​​​​​​​​​​​​​​​​​​​Blogs/ Infographics​

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Providing the world population with sufficient quantities of safe food and drinking water is hampered by several factors, including erratic weather patterns from climate change and global overpopulation (Berners-Lee et al. 2018). Within the United States, the annual aggregated economic burden of foodborne disease is estimated to bebetween $51 billion and $71 billion, depending onthe model used (Scharff 2012). The World Health Organization (WHO) estimates that the annual global burden of foodborne illness is approximately 600 million people, with 40% of the associated deaths coming from children under five years of age (WHO 2015). These staggering statistics have led many scientists to look for new technologies to help combat pathogenic bacteria, while others are looking to revive older strategies.​​

Bacteriophages (phages) have been used as tools to address several of the emerging global issues that now plague humanity. Food safety is one of the areas where the unique characteristics of phages have shown promise as effective biocontrol agents of bacteria. Phages are the natural viral predators of bacteria and have evolved over billions of years to efficiently bind, infect, and kill their host bacteria with a high degree of specificity and speed. What’s more, phages are ubiquitous and naturally exist on food surfaces, are regularly consumed by humans, and do not influence the organoleptic profile of the products they come in contact with (Moye, Woolston, and Sulakvelidze 2018, O’Sullivan et al. 2019). Since the topic was last addressed in Food Technology in 2014, interest in general phage research as well as applications of new food-related phage technologies has grown significantly as emerging methodologies and technological advances in genetic engineering accumulated and became less expensive to employ (Wheatley et al. 2020, Peng and Chen 2020).

This ever-expanding niche in the field of biotechnology boasts a number of new and exciting developments that have caught the eye of many food processors along the farm-to-fork chain. Examples of phage-based technologies currently on the market include Agriphage (Certis USA), which is being used to control bacterial spot and speck on tomatoes and peppers; EcoShield (Intralytix) and PhageGuard E. (PhageGuard), which target E. coli O15:H7; PhageGuard S. (PhageGuard) and SalmoFresh (Intralytix), which target Salmonella spp.; and ListShield and ShigaShield (both from Intralytix), which target Listeria monocytogenes and Shigella spp., respectively (Moye, Woolston, and Sulakvelidze 2018). The continual global impact of food outbreaks means that new and innovative ways for combating these dangerous bacterial food and water pathogens are actively needed. Researchers can take advantage of natural systems (i.e., phage infections) that have been so evolutionarily successful in controlling their targeted bacteria’s population, they’ve gone viral. After all, the enemies of our bacterial enemies are promising food safety friends.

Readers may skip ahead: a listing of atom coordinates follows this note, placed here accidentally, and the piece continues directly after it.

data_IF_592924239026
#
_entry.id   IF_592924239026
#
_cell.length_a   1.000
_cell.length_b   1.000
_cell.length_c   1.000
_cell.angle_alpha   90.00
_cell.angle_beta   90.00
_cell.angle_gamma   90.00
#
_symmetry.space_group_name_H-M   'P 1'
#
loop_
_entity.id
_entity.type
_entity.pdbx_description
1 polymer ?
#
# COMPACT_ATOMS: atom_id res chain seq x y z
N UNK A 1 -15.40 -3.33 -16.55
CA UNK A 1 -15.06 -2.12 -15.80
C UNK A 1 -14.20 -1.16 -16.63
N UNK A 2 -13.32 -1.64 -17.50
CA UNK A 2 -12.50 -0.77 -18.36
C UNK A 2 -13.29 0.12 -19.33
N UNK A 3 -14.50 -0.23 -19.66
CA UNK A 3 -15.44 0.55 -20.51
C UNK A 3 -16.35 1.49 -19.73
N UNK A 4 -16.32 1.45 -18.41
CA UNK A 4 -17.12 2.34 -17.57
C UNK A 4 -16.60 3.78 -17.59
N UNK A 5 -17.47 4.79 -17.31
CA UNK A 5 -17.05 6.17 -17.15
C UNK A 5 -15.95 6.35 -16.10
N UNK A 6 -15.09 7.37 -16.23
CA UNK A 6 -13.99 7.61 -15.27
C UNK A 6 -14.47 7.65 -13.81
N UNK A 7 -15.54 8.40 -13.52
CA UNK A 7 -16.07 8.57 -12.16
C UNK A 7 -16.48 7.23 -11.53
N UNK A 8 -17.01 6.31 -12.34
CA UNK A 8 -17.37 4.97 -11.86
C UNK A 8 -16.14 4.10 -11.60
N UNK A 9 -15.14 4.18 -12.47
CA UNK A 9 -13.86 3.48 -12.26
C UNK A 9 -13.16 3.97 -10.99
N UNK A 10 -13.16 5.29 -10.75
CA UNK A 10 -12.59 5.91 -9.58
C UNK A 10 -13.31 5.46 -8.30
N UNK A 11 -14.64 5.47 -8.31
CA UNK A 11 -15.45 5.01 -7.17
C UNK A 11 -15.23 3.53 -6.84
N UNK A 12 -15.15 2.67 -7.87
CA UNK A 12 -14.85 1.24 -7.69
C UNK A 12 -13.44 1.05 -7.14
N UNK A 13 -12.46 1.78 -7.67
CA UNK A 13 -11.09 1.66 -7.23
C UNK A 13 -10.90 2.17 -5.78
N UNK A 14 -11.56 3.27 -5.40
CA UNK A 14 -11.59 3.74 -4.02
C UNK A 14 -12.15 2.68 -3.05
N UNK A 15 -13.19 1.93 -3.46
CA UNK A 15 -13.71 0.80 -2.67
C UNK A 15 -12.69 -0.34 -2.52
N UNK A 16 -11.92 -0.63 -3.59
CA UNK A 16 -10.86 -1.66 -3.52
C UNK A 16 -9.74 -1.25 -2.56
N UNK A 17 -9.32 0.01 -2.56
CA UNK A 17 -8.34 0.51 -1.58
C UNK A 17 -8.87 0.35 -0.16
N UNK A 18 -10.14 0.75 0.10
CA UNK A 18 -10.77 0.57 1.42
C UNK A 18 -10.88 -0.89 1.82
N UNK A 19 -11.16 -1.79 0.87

Phage Technologies for the Food Industry
In the early 1900s, phages were administered to patients infected with bacterial pathogens as a means to control the infection. This practice is called “phage therapy”: where a cocktail of phages that target the same bacterial host(s), often via different surface receptors, are administered together in order to cover a wider number of bacterial strains within this cumulative host range. Although using phages was originally met with enthusiasm, the discovery of penicillin in 1928 combined with controversies within the scientific community over the efficacy of phage treatments (due to inconsistent results and poorly controlled experiments) resulted in phage research being effectively abandoned in the United States at the end of World War II. In many Eastern European countries and the former Soviet Union, however, phage research has continued to thrive and is widely practiced (Pires et al. 2016). Phage cocktails have been successfully used in the past for bacterial-induced diseases like cholera and dysentery (Kutter 2009), and more recently in a highly publicized case of multidrug resistant Acinetobacter baumannii in San Diego (Schooley et al. 2017).

In the United States, phage therapy has only been approved for “compassionate use” by the U.S. Food and Drug Administration (FDA) although many other phage-based technologies have been approved by U.S. regulatory agencies, including the FDA, the U.S. Department of Agriculture, and the Environmental Protection Agency (O’Sullivan et al. 2016). Some of the most popular phage products, such as ListShield, have been reliably used in the United States since the mid-2000s, with many products having also achieved GRAS (Generally Recognized as Safe) status for equally as long (Endersen et al. 2014). Similar phage applications are prevalent in European countries, improving upon both food and water safety as well as highlighting the immense versatility of these predators of bacteria. As an example, a prominent biotech company based in the Netherlands, Micreos, has been producing phage-based biocontrol technologies (where “phage biocontrol” is defined as using high concentrations of phages to specifically target and eradicate relevant foodborne or waterborne bacterial organisms) for food safety applications since 2010 (Kazi and Annapure 2016).

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